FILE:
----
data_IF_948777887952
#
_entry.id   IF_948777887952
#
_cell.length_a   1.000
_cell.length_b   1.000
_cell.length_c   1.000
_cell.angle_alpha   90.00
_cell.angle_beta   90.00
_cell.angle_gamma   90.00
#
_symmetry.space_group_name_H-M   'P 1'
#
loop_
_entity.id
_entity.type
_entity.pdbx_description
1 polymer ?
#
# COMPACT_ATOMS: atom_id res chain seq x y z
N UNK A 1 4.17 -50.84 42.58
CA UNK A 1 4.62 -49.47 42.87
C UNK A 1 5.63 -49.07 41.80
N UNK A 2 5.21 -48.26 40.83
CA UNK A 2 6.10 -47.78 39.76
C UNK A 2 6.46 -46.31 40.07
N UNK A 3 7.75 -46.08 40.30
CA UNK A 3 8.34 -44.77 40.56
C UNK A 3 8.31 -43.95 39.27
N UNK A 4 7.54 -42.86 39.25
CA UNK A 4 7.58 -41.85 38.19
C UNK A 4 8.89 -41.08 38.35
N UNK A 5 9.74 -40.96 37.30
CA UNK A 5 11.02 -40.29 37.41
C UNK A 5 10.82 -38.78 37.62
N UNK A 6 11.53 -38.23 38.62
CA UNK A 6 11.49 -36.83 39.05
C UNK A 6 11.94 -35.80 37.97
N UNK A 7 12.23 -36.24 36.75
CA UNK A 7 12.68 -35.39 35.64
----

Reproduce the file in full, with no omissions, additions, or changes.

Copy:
data_IF_948777887952
#
_entry.id   IF_948777887952
#
_cell.length_a   1.000
_cell.length_b   1.000
_cell.length_c   1.000
_cell.angle_alpha   90.00
_cell.angle_beta   90.00
_cell.angle_gamma   90.00
#
_symmetry.space_group_name_H-M   'P 1'
#
loop_
_entity.id
_entity.type
_entity.pdbx_description
1 polymer ?
#
# COMPACT_ATOMS: atom_id res chain seq x y z
N UNK A 1 4.17 -50.84 42.58
CA UNK A 1 4.62 -49.47 42.87
C UNK A 1 5.63 -49.07 41.80
N UNK A 2 5.21 -48.26 40.83
CA UNK A 2 6.10 -47.78 39.76
C UNK A 2 6.46 -46.31 40.07
N UNK A 3 7.75 -46.08 40.30
CA UNK A 3 8.34 -44.77 40.56
C UNK A 3 8.31 -43.95 39.27
N UNK A 4 7.54 -42.86 39.25
CA UNK A 4 7.58 -41.85 38.19
C UNK A 4 8.89 -41.08 38.35
N UNK A 5 9.74 -40.96 37.30
CA UNK A 5 11.02 -40.29 37.41
C UNK A 5 10.82 -38.78 37.62
N UNK A 6 11.53 -38.23 38.62
CA UNK A 6 11.49 -36.83 39.05
C UNK A 6 11.94 -35.80 37.97
N UNK A 7 12.23 -36.24 36.75
CA UNK A 7 12.68 -35.39 35.64